|Independent Prescribing Safety Assessment (IPSA) Multiple-choice question examination Parts 1, 2 and 3; 40 questions in total in single best answer format; Part 1 (numeracy) comprises 4 questions, is pass/fail only and each question must be passed; Part 2 (pharmacology) comprises 10 questions and must be passed at 80%; Part 3 (prescribing safety) comprises the remaining 26 questions; The pass mark for Parts 2 and 3 combined will be determined for each iteration of the test by Modified Angoff method. All three parts of this assessment must be passed; failure in any part of this assessment will lead to failure in the module and the programme||20||1 hour: 40 multiple-choice questions with single best answer assessment||1-6||Written|
|Portfolio of Practice||40||4000 words: A collection of work-place based activities to evidence specific competencies||1-8||Written|
|Objective Structured Clinical Examination Observed Structured Clinical Examinations may be undertaken by Teams/Zoom; or may be replaced with a different assessment format.||25||1.5 hours: 5 station OSCE||1-5||Written|
|Clinical interest academic essay||15||1,500 words||1, 4-5, 7||Written|
Details of re-assessment (where required by referral or deferral)
|Original form of assessment||Form of re-assessment||ILOs re-assessed||Timescale for re-assessment|
|Independent Prescribing Safety Assessment (IPSA) Multiple-choice question examination Parts 1,2 and 3 (20%); 1 hour||Independent Prescribing Safety Assessment (IPSA) multiple-choice question examination Parts 1,2 and 3||1-6||Typically within six weeks of the result|
|Portfolio of Practice (40%); 4000 words||Re-submission of the original form of the assessment with revisions||1-8||Typically within six weeks of the result|
|Objective Structured Clinical Examination (25%); 1.5 hours; 5 station OSCE||Objective Structured Clinical Examination||1-5||Typically within six weeks of the result|
|Clinical interest academic essay (15%); 1500 words||Re-submission of the original form of the assessment with revisions||1, 4-5, 7||Typically within six weeks of the result|
Four items of assessment are required for this module. In all cases re-assessment will be the same as the original assessment. Where you have been referred/deferred for any form of assessment detailed above you will have the opportunity to retake within a specified time period from the date that feedback was provided.
All items of assessment for this module must be passed in order to pass the module; failure in any assessment will lead to failure in the module and the programme.
In any assessment, a failure to identify a serious problem or an answer which would cause the patient harm will result in overall failure of the programme.
To pass the Portfolio assessment you are required to obtain your DPP’s signed approval for the Statement of Competence.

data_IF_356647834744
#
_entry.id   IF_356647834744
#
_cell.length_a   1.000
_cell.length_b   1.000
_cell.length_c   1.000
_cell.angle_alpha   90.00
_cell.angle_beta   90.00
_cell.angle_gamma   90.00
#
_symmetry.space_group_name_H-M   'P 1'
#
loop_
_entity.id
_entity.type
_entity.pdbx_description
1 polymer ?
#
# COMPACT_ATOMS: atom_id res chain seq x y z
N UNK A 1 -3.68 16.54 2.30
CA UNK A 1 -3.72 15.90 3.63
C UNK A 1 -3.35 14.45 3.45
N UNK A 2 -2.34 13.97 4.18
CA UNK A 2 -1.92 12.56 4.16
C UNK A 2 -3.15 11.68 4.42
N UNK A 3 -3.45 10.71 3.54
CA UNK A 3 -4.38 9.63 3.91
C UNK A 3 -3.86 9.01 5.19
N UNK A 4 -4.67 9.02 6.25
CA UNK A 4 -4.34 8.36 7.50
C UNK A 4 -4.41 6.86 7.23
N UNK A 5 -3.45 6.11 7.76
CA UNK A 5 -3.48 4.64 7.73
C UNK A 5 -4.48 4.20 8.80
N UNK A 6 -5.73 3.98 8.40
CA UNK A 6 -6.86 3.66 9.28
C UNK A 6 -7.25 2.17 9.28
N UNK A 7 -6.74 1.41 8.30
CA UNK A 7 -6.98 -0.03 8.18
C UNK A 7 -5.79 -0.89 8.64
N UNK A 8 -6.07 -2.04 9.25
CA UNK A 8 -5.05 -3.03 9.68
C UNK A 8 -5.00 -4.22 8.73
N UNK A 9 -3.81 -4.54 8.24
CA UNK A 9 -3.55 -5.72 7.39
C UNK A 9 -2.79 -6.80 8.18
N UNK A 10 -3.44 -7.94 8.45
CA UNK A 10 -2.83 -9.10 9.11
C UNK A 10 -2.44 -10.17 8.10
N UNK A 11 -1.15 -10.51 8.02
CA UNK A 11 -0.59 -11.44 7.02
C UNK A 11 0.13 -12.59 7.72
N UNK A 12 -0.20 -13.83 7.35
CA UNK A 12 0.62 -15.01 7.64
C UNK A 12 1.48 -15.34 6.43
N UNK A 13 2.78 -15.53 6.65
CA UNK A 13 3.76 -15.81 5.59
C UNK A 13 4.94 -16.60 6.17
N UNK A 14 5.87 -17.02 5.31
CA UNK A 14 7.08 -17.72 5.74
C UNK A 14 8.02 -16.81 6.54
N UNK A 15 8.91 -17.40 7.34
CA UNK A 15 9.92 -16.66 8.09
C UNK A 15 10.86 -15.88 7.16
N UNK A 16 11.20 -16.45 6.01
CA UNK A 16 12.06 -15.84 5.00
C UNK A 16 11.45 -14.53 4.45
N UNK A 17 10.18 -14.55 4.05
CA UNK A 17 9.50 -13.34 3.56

If you pass re-assessments taken as a result of deferral, your re-assessment will be treated as it would be if it were your first attempt at the assessment and the overall module mark will not be capped.
If you pass re-assessments taken as a result of referral (i.e. following initial failure in the assessment), the overall module mark will be capped at 50%.
If you fail re-assessments taken as a result of referral (i.e. following initial failure in the assessment), you will be failed in the module.
Indicative learning resources - Basic reading
A Competency Framework for all Prescribers – Royal Pharmaceutical Society July 2016
Medicines, Ethics and Practice (current edition) - Royal Pharmaceutical Society
Standards for Pharmacy Professionals – General Pharmaceutical Council May 2017
Standards for Prescribing programmes – Nursing and Midwifery Council May 2018.
Standards for Prescribing – Health and Care Professions Council Sept 2019
Practice Guidance for Radiographer Independent and/or Supplementary Prescribers – Society of Radiographers Feb 2016
Practice Guidance for Paramedic Independent and/or Supplementary Prescribers – College of Paramedics Feb 2018
Practice guidance for physiotherapist supplementary and/or independent prescribers in the safe use of medicines (4th edition) - Chartered Society of Physiotherapy Nov 2018
Macleod's Clinical Examination: With STUDENT CONSULT Online Access, 13e Paperback – 21 Jun 2013 by Graham Douglas BSc(Hons) MBChB FRCP(Ed) (Author)
Symptom Sorter, Fifth Edition by Keith Hopcroft Paperback
Indicative learning resources - Web based and electronic resources
The textbook of non-medical prescribing [electronic resource] / edited by Dilyse Nuttall and Jane Rutt-Howard
ERESOURCE | Wiley Blackwell | 2016 | Second edition.
BMJ 10-minute consultation : primary care / by Doctor Helen Ashdown and Professor Anthony Harnden
Ashdown, Helen, author.
ERESOURCE | BPP Learning Media Ltd | 2016
Adverse drug interactions [electronic resource] : a handbook for prescribers / Lakshman Karalliedde ... [et al.]
ERESOURCE | Hodder Education | 2010.
Macleod's clinical examination / edited by Graham Douglas, Fiona Nicol, Colin Robertson ; illustrations by Robert Britton
ERESOURCE | Churchill Livingstone Elsevier | 2013 | Thirteenth edition.
Kumar & Clark's clinical medicine [electronic resource] / edited by Parveen Kumar, Michael Clark
ERESOURCE | Elsevier | 2017 | Ninth edition.
Oxford handbook of clinical examination and practical skills / edited by James Thomas and Tanya Monaghan
ERESOURCE | Oxford University Press | 2014 | Second edition
Pass the PSA / William Brown, Kevin Loudon, James Fisher, Laura Marsland ; foreword by Sam Leinster
Brown, Will, 1985- author.
ERESOURCE | Elsevier/Churchill Livingstone | 2014
Stockley's drug interactions pocket companion 2016 [electronic resource] / edited by Claire L. Preston
ERESOURCE | Pharmaceutical Press | 2016
Module has an active ELE page
Indicative learning resources - Other resources
Local formularies such as https://northeast.devonformularyguidance.nhs.uk/
|NQF level (module)|
|Available as distance learning?|
|Last revision date|